Today’s Essential Reads
About a dozen citizens attended an Athens City Council meeting Monday night united in their opposition to horizontal hydraulic fracturing (“fracking”), and urged the body to adopt an ordinance prohibiting the gas drilling technique within the city.
The final shale gas subcommittee report reflecting how the industry and state regulators complied with recommendations is due in 90 days, but environmental groups are doubtful about progress.
One of the more recent environmental problems in the last five years has been the explosion of natural gas drilling that relies on hydraulic fracturing, or fracking, a process that involves taking chemicals and high pressure to break up layers of rock to get at the natural gas below. The problem is when the fracking fluids make their way to sources of drinking water, the results can be flammable.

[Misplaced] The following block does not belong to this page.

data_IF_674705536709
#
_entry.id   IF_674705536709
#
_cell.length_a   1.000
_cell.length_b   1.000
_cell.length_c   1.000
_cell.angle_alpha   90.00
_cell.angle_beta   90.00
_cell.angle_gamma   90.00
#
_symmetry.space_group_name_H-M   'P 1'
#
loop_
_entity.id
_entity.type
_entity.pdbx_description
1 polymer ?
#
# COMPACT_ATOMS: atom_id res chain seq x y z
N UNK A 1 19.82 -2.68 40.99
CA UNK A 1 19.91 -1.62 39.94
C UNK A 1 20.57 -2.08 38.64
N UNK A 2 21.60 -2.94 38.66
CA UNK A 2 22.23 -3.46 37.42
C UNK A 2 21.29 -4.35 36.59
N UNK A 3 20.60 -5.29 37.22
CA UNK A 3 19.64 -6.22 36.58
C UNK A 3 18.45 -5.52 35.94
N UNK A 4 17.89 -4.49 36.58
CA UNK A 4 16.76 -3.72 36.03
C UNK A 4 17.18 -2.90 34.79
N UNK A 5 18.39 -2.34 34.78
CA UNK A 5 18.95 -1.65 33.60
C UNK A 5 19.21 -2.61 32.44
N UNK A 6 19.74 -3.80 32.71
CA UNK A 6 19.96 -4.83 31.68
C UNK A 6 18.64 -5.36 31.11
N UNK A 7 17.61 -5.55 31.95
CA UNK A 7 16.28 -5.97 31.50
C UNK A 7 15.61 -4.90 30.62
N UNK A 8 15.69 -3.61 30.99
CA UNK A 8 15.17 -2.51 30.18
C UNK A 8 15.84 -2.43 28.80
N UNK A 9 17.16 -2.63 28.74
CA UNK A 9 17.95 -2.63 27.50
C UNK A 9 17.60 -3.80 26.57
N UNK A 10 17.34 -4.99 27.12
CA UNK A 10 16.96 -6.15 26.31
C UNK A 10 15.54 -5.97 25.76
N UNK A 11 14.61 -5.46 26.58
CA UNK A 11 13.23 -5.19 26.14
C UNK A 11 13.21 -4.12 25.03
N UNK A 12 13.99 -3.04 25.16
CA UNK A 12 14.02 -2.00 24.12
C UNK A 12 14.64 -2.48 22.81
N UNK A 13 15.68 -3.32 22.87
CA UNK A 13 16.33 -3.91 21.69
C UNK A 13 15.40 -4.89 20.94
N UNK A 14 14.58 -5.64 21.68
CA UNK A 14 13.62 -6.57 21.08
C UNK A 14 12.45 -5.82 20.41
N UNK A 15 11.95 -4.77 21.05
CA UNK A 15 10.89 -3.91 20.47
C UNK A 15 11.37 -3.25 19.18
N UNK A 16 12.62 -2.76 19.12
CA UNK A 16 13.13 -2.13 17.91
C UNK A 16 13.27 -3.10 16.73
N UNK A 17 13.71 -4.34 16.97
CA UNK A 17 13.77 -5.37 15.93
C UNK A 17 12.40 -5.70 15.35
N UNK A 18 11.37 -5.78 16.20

BP OIL SPILL:
UCSB Marine Science Institute’s research professor of oceanography Uta Passow and her team received a $22.5 million grant from the Gulf of Mexico Research Initiative to continue research on the Deepwater Horizon oil spill for another three years.
A panel of nationally recognized scientists and engineers recommended today that officials abandon their traditional methods of mitigating the impact of the BP oil spill in the Gulf of Mexico and instead recognize that the spill is only one of a number of threats to the gulf ecosystem.
Seafood from the Gulf of Mexico is safe to eat and the water is clear after the BP oil spill, but a biological study released Monday shows that effects of the oil on a small Louisiana marsh fish could be an early sign of trouble ahead for fish populations.
Japan faces the prospect of removing and disposing 29 million cubic metres of soil contaminated by the world’s worst nuclear crisis in 25 years from an area nearly the size of Tokyo, the environment ministry said in the first official estimate of the scope and size of the cleanup.